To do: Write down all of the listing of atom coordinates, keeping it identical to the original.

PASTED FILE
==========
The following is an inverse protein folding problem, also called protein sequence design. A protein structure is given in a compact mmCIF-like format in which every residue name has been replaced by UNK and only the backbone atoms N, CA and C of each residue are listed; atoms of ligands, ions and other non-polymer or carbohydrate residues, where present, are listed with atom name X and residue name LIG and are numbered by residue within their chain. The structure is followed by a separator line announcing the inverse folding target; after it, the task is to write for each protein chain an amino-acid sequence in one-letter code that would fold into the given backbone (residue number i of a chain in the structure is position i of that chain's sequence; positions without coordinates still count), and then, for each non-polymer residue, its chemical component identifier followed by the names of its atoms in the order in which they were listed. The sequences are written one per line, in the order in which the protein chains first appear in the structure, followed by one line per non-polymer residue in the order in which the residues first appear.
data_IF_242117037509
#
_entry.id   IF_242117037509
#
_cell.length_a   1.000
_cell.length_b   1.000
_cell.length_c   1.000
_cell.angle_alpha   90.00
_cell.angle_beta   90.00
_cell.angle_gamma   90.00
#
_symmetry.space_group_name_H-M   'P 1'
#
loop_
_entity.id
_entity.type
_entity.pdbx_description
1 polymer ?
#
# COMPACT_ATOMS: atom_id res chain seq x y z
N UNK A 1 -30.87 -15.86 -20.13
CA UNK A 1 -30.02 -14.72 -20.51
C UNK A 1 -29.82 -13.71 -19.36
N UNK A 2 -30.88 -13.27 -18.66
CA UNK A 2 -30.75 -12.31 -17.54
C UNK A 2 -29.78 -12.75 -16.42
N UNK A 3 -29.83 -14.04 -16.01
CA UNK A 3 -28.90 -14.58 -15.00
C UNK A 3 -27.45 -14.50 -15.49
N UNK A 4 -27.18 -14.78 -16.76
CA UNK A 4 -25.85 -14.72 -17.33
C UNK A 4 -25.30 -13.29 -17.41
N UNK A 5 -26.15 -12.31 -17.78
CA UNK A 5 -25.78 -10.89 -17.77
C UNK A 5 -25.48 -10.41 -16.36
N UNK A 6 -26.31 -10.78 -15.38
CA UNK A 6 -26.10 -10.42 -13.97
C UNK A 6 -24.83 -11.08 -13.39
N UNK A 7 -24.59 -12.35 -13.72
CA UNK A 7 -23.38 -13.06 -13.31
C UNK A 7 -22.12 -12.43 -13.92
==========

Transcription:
The following is an inverse protein folding problem, also called protein sequence design. A protein structure is given in a compact mmCIF-like format in which every residue name has been replaced by UNK and only the backbone atoms N, CA and C of each residue are listed; atoms of ligands, ions and other non-polymer or carbohydrate residues, where present, are listed with atom name X and residue name LIG and are numbered by residue within their chain. The structure is followed by a separator line announcing the inverse folding target; after it, the task is to write for each protein chain an amino-acid sequence in one-letter code that would fold into the given backbone (residue number i of a chain in the structure is position i of that chain's sequence; positions without coordinates still count), and then, for each non-polymer residue, its chemical component identifier followed by the names of its atoms in the order in which they were listed. The sequences are written one per line, in the order in which the protein chains first appear in the structure, followed by one line per non-polymer residue in the order in which the residues first appear.
data_IF_242117037509
#
_entry.id   IF_242117037509
#
_cell.length_a   1.000
_cell.length_b   1.000
_cell.length_c   1.000
_cell.angle_alpha   90.00
_cell.angle_beta   90.00
_cell.angle_gamma   90.00
#
_symmetry.space_group_name_H-M   'P 1'
#
loop_
_entity.id
_entity.type
_entity.pdbx_description
1 polymer ?
#
# COMPACT_ATOMS: atom_id res chain seq x y z
N UNK A 1 -30.87 -15.86 -20.13
CA UNK A 1 -30.02 -14.72 -20.51
C UNK A 1 -29.82 -13.71 -19.36
N UNK A 2 -30.88 -13.27 -18.66
CA UNK A 2 -30.75 -12.31 -17.54
C UNK A 2 -29.78 -12.75 -16.42
N UNK A 3 -29.83 -14.04 -16.01
CA UNK A 3 -28.90 -14.58 -15.00
C UNK A 3 -27.45 -14.50 -15.49
N UNK A 4 -27.18 -14.78 -16.76
CA UNK A 4 -25.85 -14.72 -17.33
C UNK A 4 -25.30 -13.29 -17.41
N UNK A 5 -26.15 -12.31 -17.78
CA UNK A 5 -25.78 -10.89 -17.77
C UNK A 5 -25.48 -10.41 -16.36
N UNK A 6 -26.31 -10.78 -15.38
CA UNK A 6 -26.10 -10.42 -13.97
C UNK A 6 -24.83 -11.08 -13.39
N UNK A 7 -24.59 -12.35 -13.72
CA UNK A 7 -23.38 -13.06 -13.31
C UNK A 7 -22.12 -12.43 -13.92